Tony Smith 730/08/2010 13:12:24
805 forum posts
28 photos
Just to chip in here, is any sort of Epoxy safe on foam, or only certain sorts?   I have some West System 105 resin with the 205 hardener (quick cure by wood working standard, slow by modelling!).
Barrie Dav 231/08/2010 08:47:29
1012 forum posts
14 photos
Thank you for your advice gentlemen.
C.B. I've tried using artists' acrylic paints watered down and using an acrylic flow improver but found that the paint didn't adhere to the foam too well. It dried but it looked 'bitty' if you can understand what I mean.  (I sprayed a bit of waste foam from the Gnosis model that I am 'building').  I've not used primer as you have suggested but that looks like the answer. 
How do you use the children's paints, just water or with some type of  additive?
I ask this because the powders use for artists' paints are usually ground much finer and therefore more expensive than childrens' paints.  I will be using an airbrush.

Edited By Barrie Dav 2 on 31/08/2010 08:52:06

Cpt Biggles31/08/2010 09:32:50
95 forum posts
6 photos
The childrens acrilic pain that I used was from Wilkinsons hardwear but I have seen the same type in the pound shops it is a tube ready mixed and I thined it down with just water the trick with it is to spray very thin coats and let it dry. Gental heat from a heat gun used a long way away from the model so there is just a slightly warm air flow over the model will help the drying times put only just enough paint on to get the finnish that you want.
It will not be like solafilm or a car spray finnish but you will get a good looking model.
Just remember that foam models tend not to have a long life due to "handeling rash or Wear&Tear" so do not be to fussy nice but not concorse.
Barrie Dav 231/08/2010 09:42:41
1012 forum posts
14 photos
Thanks C.B. I'll follow your advice.  Huh!  I was hoping that the Gnosis would last me for at least 150 years.  I guess that I'll have to kick the bucket earlier than I had planned..........
Cpt Biggles31/08/2010 09:51:46
95 forum posts
6 photos
No just make two Gnosis!!!
Barrie Dav 231/08/2010 10:03:58
1012 forum posts
14 photos
Good idea. I could go on forever perhaps.  I'll try it out and let you know.  But of course if you didn't have one you would be gone before I got the answer.
Steve Hargreaves - Moderator31/08/2010 10:11:55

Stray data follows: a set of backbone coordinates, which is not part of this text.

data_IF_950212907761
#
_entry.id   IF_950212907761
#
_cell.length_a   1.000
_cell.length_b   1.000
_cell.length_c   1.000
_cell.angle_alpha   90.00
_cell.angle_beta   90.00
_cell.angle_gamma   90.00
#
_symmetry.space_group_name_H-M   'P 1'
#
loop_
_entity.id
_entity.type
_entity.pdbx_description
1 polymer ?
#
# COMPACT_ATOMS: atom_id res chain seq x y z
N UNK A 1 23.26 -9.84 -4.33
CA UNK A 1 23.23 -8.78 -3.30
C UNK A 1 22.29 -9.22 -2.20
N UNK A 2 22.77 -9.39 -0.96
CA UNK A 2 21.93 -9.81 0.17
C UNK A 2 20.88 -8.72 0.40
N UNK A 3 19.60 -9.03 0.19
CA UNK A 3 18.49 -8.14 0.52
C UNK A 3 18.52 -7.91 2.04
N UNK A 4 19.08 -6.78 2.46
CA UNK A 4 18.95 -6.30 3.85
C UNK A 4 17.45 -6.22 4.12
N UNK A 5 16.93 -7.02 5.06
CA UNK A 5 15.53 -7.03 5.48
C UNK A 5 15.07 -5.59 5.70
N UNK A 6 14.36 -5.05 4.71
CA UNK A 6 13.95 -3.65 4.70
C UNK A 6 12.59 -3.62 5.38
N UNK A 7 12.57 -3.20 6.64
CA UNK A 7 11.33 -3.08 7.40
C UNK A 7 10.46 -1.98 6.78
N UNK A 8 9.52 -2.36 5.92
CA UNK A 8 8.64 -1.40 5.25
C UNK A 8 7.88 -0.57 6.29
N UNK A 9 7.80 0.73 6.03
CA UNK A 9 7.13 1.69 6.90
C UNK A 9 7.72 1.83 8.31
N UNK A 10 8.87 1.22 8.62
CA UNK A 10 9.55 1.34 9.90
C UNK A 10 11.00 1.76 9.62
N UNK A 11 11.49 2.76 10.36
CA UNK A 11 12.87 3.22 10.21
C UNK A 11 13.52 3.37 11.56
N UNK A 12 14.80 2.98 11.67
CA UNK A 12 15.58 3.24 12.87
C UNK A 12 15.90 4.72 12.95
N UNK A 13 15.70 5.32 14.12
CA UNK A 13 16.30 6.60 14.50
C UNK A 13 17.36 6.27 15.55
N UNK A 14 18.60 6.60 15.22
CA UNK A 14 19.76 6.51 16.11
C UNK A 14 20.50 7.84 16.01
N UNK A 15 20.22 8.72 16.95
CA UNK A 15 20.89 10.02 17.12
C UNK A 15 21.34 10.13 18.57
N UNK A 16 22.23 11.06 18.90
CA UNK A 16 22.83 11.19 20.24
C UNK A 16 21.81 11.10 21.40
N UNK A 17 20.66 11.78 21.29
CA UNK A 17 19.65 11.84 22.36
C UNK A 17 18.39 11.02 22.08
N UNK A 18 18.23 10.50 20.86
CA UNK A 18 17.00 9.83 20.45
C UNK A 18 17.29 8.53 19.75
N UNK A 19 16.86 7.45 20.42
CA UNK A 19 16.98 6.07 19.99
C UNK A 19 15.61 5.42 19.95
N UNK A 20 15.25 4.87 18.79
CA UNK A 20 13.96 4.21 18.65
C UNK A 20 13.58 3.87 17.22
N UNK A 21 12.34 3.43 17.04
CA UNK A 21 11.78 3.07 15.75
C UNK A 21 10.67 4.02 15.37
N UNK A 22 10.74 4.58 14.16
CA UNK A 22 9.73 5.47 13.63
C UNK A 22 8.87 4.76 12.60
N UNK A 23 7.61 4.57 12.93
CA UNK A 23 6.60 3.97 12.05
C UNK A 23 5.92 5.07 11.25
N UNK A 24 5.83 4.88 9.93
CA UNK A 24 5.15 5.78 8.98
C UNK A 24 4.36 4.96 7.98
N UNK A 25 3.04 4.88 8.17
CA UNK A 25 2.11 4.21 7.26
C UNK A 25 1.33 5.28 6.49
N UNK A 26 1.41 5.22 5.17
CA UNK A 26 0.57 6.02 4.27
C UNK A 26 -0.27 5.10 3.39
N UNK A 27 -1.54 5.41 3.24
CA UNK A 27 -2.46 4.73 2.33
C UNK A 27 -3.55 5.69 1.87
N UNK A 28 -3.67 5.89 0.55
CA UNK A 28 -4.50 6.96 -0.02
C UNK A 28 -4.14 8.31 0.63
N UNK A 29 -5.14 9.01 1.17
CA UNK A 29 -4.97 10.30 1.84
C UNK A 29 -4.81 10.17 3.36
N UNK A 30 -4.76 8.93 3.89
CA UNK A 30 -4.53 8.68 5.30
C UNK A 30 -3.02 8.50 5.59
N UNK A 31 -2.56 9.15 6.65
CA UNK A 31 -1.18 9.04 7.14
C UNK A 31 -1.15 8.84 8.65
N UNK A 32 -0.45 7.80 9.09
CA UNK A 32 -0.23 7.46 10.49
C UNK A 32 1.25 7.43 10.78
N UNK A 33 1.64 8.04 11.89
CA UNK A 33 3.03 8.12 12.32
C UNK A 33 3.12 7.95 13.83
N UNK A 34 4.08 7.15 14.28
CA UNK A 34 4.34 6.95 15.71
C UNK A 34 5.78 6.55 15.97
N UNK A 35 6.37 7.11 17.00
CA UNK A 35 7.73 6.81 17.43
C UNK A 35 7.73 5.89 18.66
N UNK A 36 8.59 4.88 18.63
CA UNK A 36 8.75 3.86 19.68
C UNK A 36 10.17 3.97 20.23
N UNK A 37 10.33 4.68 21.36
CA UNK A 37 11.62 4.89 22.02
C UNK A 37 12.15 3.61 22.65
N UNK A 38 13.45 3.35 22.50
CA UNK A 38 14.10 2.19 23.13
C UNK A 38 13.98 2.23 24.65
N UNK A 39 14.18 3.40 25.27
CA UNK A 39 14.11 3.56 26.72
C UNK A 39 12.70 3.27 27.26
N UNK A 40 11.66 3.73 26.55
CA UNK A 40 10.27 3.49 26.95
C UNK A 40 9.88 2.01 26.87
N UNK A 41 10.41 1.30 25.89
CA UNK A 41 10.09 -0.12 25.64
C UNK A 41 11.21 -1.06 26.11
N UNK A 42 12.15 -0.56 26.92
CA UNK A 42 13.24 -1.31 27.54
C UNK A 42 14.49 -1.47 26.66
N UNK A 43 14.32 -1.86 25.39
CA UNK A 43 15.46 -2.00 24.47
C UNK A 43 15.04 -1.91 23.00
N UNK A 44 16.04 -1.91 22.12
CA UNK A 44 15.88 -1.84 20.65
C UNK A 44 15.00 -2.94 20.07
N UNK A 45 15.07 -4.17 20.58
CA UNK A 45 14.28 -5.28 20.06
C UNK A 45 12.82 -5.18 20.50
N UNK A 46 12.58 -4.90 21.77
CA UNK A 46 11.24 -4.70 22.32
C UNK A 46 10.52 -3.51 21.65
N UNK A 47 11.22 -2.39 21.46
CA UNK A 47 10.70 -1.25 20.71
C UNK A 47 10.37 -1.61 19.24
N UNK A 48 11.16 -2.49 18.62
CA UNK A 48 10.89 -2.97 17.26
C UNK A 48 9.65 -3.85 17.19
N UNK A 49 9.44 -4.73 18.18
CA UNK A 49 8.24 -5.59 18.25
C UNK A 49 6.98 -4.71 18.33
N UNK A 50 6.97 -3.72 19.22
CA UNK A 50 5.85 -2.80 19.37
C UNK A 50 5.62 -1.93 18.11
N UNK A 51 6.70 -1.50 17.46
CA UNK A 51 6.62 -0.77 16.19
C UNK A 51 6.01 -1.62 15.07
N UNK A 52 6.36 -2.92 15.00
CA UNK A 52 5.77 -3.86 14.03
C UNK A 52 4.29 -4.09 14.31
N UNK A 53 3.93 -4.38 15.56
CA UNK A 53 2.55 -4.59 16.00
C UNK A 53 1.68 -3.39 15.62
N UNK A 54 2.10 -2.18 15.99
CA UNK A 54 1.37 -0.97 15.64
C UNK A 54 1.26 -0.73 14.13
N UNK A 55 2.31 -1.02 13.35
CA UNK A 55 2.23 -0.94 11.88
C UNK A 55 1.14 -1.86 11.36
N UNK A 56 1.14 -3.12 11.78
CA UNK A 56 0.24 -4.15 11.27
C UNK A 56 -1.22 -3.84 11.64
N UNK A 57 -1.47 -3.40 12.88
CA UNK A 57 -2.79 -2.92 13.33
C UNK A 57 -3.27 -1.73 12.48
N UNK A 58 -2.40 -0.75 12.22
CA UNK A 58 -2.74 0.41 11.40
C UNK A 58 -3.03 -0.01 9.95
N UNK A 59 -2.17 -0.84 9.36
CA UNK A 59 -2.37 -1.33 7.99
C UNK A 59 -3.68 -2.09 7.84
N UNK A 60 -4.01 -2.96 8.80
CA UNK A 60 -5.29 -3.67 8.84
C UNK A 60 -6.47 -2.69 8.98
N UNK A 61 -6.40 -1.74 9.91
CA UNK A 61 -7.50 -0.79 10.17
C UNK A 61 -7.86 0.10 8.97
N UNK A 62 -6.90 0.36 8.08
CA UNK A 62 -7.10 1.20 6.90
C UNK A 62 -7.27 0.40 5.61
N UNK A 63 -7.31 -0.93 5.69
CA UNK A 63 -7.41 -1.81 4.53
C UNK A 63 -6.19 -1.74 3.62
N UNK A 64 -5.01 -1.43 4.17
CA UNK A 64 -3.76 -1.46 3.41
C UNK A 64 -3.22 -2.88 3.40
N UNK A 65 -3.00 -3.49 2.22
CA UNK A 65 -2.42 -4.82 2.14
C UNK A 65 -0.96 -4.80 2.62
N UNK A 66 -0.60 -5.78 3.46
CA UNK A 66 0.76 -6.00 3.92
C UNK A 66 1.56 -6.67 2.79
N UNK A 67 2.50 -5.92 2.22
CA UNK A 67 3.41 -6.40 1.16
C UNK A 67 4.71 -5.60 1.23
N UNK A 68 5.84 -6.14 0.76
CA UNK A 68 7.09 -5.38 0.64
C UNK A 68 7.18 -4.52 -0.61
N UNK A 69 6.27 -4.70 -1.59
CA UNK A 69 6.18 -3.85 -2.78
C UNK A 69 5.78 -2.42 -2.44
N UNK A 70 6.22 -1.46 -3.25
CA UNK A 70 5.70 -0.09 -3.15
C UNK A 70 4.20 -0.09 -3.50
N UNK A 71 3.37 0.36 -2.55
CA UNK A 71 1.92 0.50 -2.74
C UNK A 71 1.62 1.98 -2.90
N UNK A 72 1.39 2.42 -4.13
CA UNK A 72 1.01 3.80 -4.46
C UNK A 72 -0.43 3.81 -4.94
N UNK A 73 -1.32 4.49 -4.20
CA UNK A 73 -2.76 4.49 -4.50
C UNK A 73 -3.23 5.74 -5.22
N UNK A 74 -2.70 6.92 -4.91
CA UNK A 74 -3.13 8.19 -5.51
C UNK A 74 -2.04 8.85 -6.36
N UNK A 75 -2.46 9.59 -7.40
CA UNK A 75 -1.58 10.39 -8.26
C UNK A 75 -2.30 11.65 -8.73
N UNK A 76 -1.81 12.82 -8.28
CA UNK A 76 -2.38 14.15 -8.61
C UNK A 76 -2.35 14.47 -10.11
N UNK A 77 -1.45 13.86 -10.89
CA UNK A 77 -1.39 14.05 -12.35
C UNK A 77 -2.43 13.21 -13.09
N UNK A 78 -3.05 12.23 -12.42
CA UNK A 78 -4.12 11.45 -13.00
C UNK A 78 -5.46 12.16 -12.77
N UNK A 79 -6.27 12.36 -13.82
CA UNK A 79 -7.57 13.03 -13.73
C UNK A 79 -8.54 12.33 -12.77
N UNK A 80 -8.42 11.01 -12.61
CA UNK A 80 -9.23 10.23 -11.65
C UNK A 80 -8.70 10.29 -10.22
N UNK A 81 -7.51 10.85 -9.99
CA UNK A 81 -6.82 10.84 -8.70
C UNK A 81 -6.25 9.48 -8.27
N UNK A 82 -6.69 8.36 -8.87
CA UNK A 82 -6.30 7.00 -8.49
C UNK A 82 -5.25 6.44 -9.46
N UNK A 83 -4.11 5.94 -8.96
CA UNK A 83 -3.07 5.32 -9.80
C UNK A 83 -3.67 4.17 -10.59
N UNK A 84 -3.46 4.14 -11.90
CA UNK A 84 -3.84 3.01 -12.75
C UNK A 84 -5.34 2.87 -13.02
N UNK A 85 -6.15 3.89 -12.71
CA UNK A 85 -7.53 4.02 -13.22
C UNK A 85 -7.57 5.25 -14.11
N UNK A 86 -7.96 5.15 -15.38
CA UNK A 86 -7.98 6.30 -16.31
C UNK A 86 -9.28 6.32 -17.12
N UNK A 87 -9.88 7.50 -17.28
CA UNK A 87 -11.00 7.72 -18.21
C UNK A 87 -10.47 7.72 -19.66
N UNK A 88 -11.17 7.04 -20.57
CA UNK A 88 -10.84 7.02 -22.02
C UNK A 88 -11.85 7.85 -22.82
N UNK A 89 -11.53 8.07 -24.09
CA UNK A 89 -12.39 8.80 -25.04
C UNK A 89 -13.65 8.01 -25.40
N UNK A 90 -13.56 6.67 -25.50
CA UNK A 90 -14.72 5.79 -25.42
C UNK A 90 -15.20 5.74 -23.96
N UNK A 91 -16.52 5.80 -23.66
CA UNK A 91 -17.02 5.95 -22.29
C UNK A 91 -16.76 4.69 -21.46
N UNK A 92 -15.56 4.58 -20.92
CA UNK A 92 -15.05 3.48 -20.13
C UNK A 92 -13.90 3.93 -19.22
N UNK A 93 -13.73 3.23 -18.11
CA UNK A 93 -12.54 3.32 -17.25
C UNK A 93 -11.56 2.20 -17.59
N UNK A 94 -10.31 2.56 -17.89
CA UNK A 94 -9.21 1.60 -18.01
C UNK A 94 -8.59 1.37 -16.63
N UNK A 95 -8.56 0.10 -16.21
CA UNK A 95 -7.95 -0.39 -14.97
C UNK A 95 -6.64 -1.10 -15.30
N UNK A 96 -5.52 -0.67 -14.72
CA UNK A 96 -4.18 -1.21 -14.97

6720 forum posts
189 photos
Epoxy in usually safe on most foams......
One glue that is really good on all foam is PU known as Gorilla Glue but available much cheaper elsewhere (often from builders merchants). This stuff foams up slightly & "grows" into the foam matrix. It is very strong once set.
Parts need to be clamped however as the foaming action can move components if you are not careful....
Simon Chaddock20/01/2011 22:37:01
5441 forum posts
2853 photos
I found this alternative to UHU POR in a pound shop.
Lock Stick Bond 70g for £1 against £2.25 for 40g of POR - 1/4 the price!
It smells and works exactly the same. The only difference I have found is that over time it sets hard whereas POR always remains slightly elastic.

Edited By Simon Chaddock on 20/01/2011 22:37:43

ADRIAN BURGE01/07/2015 18:45:39
21 forum posts

I know this is an old topic, but tried today to find Lockstick Bond Clear Glue in 4 different Pound type stores without any luck. Did a google search and came up empty. It would seem that this adhesive is no longer available. Has anyone found another alternative to UHU Por at an affordable price?

Dave Hopkin01/07/2015 18:50:58
3672 forum posts
294 photos

On Depron, I have tried using normal UHU and found that it does bond BUT it also melts the Depron quite a bit

So now I stick to UHU POR (brought from Ebay in packs of 10 MUCH cheaper) I also use Evostick spray carpet glue

As for paints

Household emulsion! B&Q will match any colour sample you take to them and mix it - in Tester port size or 1Lt size and above

Jim Mchugh01/07/2015 19:47:04
115 forum posts
6 photos


I agree! Homebase colour match paints are great. They'll do a tester pot size for about £3.50.

Water it down. It goes further and weights less.

I took a "hideous" sample of torquoise into Homebase on a rudder for my Edge 540 and that got an *EXACT* match.


I used it to paint the carrier I built for the plane, and also touch up some paint cowl / canopy areas that had got scratched. Paint on, allow to dry, rub back with very fine wet and dry, fine spray of satin varnish and you can't see the join!



Edited By Jim Mchugh on 01/07/2015 19:47:42

Edited By Jim Mchugh on 01/07/2015 19:53:02